The purpose of this study was to investigate if employment location, on-campus versus off-campus, impacted student success. Four factors of student success were evaluated: (a) persistence, (b) satisfaction, (c) high-level learning, and (d) personal development. Additionally, employment location and its impact on student success were evaluated for a subpopulation of underrepresented students who self-identified with at least one of the following communities: (a) Black or Latinx, (b) first-generation college, (c) transfer students, (d) LGBTQ, (e) active military or veteran, (f) person with disabilities, and (g) from a low socioeconomic background. Data collected from a survey produced 2,250 responses to be analyzed. All mean scale scores for the student success factors were significantly lower for off-campus student employees than on-campus student employees. Underrepresented student employees reported lower levels of student success than their non-underrepresented peers. Educational leaders should evaluate the benefits of on-campus employment opportunities when making policy and funding decisions related to student employment programs.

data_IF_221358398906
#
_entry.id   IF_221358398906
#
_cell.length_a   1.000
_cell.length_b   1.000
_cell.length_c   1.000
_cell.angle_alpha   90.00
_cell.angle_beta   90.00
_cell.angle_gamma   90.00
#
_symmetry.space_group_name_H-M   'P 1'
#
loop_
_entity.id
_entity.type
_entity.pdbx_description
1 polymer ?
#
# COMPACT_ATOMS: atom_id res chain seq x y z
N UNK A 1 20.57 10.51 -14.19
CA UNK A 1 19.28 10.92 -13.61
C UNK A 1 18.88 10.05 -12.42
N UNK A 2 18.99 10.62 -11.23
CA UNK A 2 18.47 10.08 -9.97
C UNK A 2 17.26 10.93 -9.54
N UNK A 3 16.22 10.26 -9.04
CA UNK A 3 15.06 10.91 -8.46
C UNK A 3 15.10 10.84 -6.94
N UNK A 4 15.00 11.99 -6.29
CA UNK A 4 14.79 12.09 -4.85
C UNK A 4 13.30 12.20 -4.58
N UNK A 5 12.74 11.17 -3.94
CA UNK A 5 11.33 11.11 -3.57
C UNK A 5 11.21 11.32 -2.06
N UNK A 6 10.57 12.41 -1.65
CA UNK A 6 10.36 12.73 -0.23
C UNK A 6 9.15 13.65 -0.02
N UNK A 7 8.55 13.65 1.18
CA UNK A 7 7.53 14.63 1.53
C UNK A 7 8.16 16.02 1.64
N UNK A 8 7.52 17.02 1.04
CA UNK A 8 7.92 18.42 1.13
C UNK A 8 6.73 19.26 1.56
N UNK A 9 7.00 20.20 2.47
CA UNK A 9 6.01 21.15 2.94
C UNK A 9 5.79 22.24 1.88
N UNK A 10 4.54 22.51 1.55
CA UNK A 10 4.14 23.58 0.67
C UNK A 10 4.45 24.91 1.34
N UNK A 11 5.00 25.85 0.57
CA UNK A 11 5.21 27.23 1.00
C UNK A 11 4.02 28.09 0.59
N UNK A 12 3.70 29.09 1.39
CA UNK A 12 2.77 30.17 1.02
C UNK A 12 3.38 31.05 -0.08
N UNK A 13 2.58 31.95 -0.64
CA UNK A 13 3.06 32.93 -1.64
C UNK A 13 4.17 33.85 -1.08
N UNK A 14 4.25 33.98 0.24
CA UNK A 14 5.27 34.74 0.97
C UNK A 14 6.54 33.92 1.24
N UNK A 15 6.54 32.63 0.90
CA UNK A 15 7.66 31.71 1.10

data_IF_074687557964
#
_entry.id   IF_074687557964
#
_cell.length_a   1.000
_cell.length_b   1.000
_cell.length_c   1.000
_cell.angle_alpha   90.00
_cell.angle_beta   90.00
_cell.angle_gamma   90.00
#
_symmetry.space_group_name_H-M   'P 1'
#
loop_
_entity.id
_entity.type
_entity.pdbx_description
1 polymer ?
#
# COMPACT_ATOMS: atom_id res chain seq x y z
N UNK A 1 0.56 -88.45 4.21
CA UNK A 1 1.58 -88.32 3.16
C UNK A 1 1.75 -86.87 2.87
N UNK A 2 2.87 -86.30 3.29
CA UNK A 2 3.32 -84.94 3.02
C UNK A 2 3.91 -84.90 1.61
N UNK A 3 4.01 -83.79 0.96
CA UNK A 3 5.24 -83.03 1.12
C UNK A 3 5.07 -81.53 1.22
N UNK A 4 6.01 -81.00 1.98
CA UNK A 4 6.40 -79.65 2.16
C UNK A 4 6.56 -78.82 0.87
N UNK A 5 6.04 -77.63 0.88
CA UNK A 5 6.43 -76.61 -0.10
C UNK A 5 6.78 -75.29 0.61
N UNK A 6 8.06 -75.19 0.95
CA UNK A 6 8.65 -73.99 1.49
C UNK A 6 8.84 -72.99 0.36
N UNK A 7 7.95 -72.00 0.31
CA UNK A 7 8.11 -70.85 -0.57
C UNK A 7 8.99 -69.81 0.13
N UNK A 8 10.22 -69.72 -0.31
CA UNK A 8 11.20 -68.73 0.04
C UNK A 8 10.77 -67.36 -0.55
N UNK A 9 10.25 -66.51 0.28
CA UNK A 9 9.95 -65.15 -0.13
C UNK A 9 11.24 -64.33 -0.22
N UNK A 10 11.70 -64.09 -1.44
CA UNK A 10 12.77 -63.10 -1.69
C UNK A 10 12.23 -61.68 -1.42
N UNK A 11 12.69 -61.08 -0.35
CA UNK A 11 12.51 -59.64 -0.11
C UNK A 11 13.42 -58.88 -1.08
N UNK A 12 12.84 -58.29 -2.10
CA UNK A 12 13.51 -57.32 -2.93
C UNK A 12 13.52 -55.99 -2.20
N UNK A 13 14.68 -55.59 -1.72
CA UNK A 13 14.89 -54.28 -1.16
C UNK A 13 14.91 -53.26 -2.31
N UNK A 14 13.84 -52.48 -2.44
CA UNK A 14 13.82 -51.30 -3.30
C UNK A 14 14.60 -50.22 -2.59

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Doctor of Education (Ed.D.)
College of Community Innovation and Education
Educational Leadership and Higher Education
Educational Leadership; Executive
Length of Campus-only Access
Doctoral Dissertation (Campus-only Access)
Adams, Matthew, "An Investigation Between On-Campus and Off-Campus Student Employment and its Impact on Student Success" (2021). Electronic Theses and Dissertations, 2020-. 631.